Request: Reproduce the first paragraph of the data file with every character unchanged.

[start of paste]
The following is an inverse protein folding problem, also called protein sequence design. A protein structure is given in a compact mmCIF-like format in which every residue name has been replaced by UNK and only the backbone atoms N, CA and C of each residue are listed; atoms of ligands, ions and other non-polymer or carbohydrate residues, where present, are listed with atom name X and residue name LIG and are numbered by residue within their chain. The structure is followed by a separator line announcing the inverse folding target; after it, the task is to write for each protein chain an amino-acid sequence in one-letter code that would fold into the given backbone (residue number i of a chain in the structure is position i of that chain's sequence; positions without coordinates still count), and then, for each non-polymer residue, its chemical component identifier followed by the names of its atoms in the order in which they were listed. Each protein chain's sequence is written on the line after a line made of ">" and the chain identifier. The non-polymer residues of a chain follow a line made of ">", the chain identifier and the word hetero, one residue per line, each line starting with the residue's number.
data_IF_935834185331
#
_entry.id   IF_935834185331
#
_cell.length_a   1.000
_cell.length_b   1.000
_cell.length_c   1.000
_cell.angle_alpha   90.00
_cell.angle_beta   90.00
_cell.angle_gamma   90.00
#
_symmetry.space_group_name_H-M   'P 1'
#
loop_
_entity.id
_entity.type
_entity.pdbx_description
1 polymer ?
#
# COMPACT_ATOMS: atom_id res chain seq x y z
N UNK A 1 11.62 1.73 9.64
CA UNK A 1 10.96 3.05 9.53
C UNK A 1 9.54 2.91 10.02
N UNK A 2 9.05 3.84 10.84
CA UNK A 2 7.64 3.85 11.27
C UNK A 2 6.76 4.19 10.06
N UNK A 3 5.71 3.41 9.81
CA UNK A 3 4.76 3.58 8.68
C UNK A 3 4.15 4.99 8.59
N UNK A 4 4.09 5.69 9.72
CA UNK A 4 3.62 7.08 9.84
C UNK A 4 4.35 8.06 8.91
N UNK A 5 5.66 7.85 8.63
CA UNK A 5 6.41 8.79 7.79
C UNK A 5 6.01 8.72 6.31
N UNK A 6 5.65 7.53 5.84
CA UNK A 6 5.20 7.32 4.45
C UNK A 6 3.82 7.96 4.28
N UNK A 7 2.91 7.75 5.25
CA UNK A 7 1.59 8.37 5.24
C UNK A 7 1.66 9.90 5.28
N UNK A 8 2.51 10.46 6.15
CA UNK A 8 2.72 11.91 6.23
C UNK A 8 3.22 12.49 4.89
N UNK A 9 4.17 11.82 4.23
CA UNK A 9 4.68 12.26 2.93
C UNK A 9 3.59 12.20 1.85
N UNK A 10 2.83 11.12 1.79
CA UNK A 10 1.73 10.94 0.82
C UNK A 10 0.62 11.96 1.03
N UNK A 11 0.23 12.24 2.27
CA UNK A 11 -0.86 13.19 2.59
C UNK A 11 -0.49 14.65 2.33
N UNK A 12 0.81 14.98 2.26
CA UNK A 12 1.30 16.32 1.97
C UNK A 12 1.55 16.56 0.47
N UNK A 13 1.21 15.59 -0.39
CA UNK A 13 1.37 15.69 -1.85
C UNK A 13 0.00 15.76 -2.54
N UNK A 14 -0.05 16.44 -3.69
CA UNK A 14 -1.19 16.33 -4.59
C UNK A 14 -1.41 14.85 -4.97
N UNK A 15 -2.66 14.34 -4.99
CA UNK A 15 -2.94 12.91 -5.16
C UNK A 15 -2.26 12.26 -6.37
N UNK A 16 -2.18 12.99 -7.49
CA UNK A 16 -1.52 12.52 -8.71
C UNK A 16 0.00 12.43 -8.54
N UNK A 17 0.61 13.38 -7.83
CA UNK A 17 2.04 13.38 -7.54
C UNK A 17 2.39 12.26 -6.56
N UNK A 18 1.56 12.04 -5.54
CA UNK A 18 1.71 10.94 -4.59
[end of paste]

The following is an inverse protein folding problem, also called protein sequence design. A protein structure is given in a compact mmCIF-like format in which every residue name has been replaced by UNK and only the backbone atoms N, CA and C of each residue are listed; atoms of ligands, ions and other non-polymer or carbohydrate residues, where present, are listed with atom name X and residue name LIG and are numbered by residue within their chain. The structure is followed by a separator line announcing the inverse folding target; after it, the task is to write for each protein chain an amino-acid sequence in one-letter code that would fold into the given backbone (residue number i of a chain in the structure is position i of that chain's sequence; positions without coordinates still count), and then, for each non-polymer residue, its chemical component identifier followed by the names of its atoms in the order in which they were listed. Each protein chain's sequence is written on the line after a line made of ">" and the chain identifier. The non-polymer residues of a chain follow a line made of ">", the chain identifier and the word hetero, one residue per line, each line starting with the residue's number.